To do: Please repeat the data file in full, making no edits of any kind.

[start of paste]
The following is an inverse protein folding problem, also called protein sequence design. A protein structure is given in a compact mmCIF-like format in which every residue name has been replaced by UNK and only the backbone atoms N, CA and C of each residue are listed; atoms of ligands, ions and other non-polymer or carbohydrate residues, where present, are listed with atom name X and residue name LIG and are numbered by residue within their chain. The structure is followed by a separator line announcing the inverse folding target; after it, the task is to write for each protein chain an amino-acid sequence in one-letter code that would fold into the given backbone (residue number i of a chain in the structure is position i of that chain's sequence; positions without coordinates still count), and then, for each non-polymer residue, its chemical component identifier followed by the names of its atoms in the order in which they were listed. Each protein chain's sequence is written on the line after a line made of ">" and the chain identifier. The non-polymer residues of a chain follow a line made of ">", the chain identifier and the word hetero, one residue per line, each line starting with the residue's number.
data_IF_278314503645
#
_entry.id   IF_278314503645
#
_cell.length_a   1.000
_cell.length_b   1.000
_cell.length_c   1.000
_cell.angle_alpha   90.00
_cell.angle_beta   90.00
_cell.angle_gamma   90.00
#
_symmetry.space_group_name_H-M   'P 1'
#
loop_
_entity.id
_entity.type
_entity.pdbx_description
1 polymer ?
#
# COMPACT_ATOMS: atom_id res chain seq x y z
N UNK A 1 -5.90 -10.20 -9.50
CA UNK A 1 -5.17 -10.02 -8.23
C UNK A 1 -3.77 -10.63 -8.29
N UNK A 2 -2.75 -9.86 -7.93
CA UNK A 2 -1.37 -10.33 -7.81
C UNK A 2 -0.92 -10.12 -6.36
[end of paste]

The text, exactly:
The following is an inverse protein folding problem, also called protein sequence design. A protein structure is given in a compact mmCIF-like format in which every residue name has been replaced by UNK and only the backbone atoms N, CA and C of each residue are listed; atoms of ligands, ions and other non-polymer or carbohydrate residues, where present, are listed with atom name X and residue name LIG and are numbered by residue within their chain. The structure is followed by a separator line announcing the inverse folding target; after it, the task is to write for each protein chain an amino-acid sequence in one-letter code that would fold into the given backbone (residue number i of a chain in the structure is position i of that chain's sequence; positions without coordinates still count), and then, for each non-polymer residue, its chemical component identifier followed by the names of its atoms in the order in which they were listed. Each protein chain's sequence is written on the line after a line made of ">" and the chain identifier. The non-polymer residues of a chain follow a line made of ">", the chain identifier and the word hetero, one residue per line, each line starting with the residue's number.
data_IF_278314503645
#
_entry.id   IF_278314503645
#
_cell.length_a   1.000
_cell.length_b   1.000
_cell.length_c   1.000
_cell.angle_alpha   90.00
_cell.angle_beta   90.00
_cell.angle_gamma   90.00
#
_symmetry.space_group_name_H-M   'P 1'
#
loop_
_entity.id
_entity.type
_entity.pdbx_description
1 polymer ?
#
# COMPACT_ATOMS: atom_id res chain seq x y z
N UNK A 1 -5.90 -10.20 -9.50
CA UNK A 1 -5.17 -10.02 -8.23
C UNK A 1 -3.77 -10.63 -8.29
N UNK A 2 -2.75 -9.86 -7.93
CA UNK A 2 -1.37 -10.33 -7.81
C UNK A 2 -0.92 -10.12 -6.36